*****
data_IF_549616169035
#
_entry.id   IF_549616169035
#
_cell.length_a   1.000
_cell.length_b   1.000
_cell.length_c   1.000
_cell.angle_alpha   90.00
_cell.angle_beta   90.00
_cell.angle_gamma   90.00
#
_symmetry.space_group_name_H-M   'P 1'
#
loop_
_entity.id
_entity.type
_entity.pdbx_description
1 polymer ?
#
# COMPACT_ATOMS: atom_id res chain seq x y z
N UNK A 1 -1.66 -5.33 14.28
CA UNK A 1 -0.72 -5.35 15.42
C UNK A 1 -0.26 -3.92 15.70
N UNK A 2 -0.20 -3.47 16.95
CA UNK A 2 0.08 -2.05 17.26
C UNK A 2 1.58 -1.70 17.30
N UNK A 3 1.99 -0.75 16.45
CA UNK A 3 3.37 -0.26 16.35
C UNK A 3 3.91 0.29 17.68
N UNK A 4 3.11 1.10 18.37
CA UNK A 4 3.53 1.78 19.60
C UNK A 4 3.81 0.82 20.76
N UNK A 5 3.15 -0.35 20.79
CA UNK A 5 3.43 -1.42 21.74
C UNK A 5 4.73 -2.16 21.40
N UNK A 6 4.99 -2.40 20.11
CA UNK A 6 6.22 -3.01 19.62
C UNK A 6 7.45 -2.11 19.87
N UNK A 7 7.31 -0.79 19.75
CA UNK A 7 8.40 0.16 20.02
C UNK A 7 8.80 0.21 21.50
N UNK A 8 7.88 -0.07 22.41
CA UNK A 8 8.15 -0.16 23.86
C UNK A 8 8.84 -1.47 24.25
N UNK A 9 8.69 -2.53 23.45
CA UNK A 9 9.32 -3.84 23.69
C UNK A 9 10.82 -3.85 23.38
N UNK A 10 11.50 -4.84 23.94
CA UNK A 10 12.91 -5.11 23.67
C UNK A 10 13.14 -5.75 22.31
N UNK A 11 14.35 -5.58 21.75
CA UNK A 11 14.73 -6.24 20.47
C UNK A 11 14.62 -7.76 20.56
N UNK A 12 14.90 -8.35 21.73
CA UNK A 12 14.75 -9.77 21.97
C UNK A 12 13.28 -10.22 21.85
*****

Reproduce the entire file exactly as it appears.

data_IF_549616169035
#
_entry.id   IF_549616169035
#
_cell.length_a   1.000
_cell.length_b   1.000
_cell.length_c   1.000
_cell.angle_alpha   90.00
_cell.angle_beta   90.00
_cell.angle_gamma   90.00
#
_symmetry.space_group_name_H-M   'P 1'
#
loop_
_entity.id
_entity.type
_entity.pdbx_description
1 polymer ?
#
# COMPACT_ATOMS: atom_id res chain seq x y z
N UNK A 1 -1.66 -5.33 14.28
CA UNK A 1 -0.72 -5.35 15.42
C UNK A 1 -0.26 -3.92 15.70
N UNK A 2 -0.20 -3.47 16.95
CA UNK A 2 0.08 -2.05 17.26
C UNK A 2 1.58 -1.70 17.30
N UNK A 3 1.99 -0.75 16.45
CA UNK A 3 3.37 -0.26 16.35
C UNK A 3 3.91 0.29 17.68
N UNK A 4 3.11 1.10 18.37
CA UNK A 4 3.53 1.78 19.60
C UNK A 4 3.81 0.82 20.76
N UNK A 5 3.15 -0.35 20.79
CA UNK A 5 3.43 -1.42 21.74
C UNK A 5 4.73 -2.16 21.40
N UNK A 6 4.99 -2.40 20.11
CA UNK A 6 6.22 -3.01 19.62
C UNK A 6 7.45 -2.11 19.87
N UNK A 7 7.31 -0.79 19.75
CA UNK A 7 8.40 0.16 20.02
C UNK A 7 8.80 0.21 21.50
N UNK A 8 7.88 -0.07 22.41
CA UNK A 8 8.15 -0.16 23.86
C UNK A 8 8.84 -1.47 24.25
N UNK A 9 8.69 -2.53 23.45
CA UNK A 9 9.32 -3.84 23.69
C UNK A 9 10.82 -3.85 23.38
N UNK A 10 11.50 -4.84 23.94
CA UNK A 10 12.91 -5.11 23.67
C UNK A 10 13.14 -5.75 22.31
N UNK A 11 14.35 -5.58 21.75
CA UNK A 11 14.73 -6.24 20.47
C UNK A 11 14.62 -7.76 20.56
N UNK A 12 14.90 -8.35 21.73
CA UNK A 12 14.75 -9.77 21.97
C UNK A 12 13.28 -10.22 21.85